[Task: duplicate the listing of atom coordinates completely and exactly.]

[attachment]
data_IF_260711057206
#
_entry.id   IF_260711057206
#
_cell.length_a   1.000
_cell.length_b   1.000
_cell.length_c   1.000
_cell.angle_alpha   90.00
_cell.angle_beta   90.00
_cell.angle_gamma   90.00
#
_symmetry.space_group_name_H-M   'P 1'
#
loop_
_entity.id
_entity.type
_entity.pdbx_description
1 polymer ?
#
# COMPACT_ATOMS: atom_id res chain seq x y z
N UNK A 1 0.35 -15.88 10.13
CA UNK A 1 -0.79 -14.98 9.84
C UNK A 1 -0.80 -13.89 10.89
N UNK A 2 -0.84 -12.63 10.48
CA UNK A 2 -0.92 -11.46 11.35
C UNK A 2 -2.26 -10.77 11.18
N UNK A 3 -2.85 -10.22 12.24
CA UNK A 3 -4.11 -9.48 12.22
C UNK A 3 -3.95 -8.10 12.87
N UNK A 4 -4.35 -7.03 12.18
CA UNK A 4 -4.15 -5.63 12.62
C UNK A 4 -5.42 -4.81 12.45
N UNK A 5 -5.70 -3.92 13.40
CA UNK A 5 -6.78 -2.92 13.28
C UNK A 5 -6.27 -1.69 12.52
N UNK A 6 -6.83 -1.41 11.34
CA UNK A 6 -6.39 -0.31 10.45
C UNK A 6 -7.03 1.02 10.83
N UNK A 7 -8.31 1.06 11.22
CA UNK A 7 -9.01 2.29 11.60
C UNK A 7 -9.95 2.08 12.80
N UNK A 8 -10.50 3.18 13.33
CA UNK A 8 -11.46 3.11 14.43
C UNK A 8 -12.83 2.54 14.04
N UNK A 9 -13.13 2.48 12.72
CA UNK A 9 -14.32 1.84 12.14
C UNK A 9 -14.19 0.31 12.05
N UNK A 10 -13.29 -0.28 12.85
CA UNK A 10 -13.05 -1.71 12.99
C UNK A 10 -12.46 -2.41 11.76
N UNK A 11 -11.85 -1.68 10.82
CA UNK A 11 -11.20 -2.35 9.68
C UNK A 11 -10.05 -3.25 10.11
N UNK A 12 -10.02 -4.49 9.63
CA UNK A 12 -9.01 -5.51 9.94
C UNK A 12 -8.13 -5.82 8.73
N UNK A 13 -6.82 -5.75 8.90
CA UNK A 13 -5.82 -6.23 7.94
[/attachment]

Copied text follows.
data_IF_260711057206
#
_entry.id   IF_260711057206
#
_cell.length_a   1.000
_cell.length_b   1.000
_cell.length_c   1.000
_cell.angle_alpha   90.00
_cell.angle_beta   90.00
_cell.angle_gamma   90.00
#
_symmetry.space_group_name_H-M   'P 1'
#
loop_
_entity.id
_entity.type
_entity.pdbx_description
1 polymer ?
#
# COMPACT_ATOMS: atom_id res chain seq x y z
N UNK A 1 0.35 -15.88 10.13
CA UNK A 1 -0.79 -14.98 9.84
C UNK A 1 -0.80 -13.89 10.89
N UNK A 2 -0.84 -12.63 10.48
CA UNK A 2 -0.92 -11.46 11.35
C UNK A 2 -2.26 -10.77 11.18
N UNK A 3 -2.85 -10.22 12.24
CA UNK A 3 -4.11 -9.48 12.22
C UNK A 3 -3.95 -8.10 12.87
N UNK A 4 -4.35 -7.03 12.18
CA UNK A 4 -4.15 -5.63 12.62
C UNK A 4 -5.42 -4.81 12.45
N UNK A 5 -5.70 -3.92 13.40
CA UNK A 5 -6.78 -2.92 13.28
C UNK A 5 -6.27 -1.69 12.52
N UNK A 6 -6.83 -1.41 11.34
CA UNK A 6 -6.39 -0.31 10.45
C UNK A 6 -7.03 1.02 10.83
N UNK A 7 -8.31 1.06 11.22
CA UNK A 7 -9.01 2.29 11.60
C UNK A 7 -9.95 2.08 12.80
N UNK A 8 -10.50 3.18 13.33
CA UNK A 8 -11.46 3.11 14.43
C UNK A 8 -12.83 2.54 14.04
N UNK A 9 -13.13 2.48 12.72
CA UNK A 9 -14.32 1.84 12.14
C UNK A 9 -14.19 0.31 12.05
N UNK A 10 -13.29 -0.28 12.85
CA UNK A 10 -13.05 -1.71 12.99
C UNK A 10 -12.46 -2.41 11.76
N UNK A 11 -11.85 -1.68 10.82
CA UNK A 11 -11.20 -2.35 9.68
C UNK A 11 -10.05 -3.25 10.11
N UNK A 12 -10.02 -4.49 9.63
CA UNK A 12 -9.01 -5.51 9.94
C UNK A 12 -8.13 -5.82 8.73
N UNK A 13 -6.82 -5.75 8.90
CA UNK A 13 -5.82 -6.23 7.94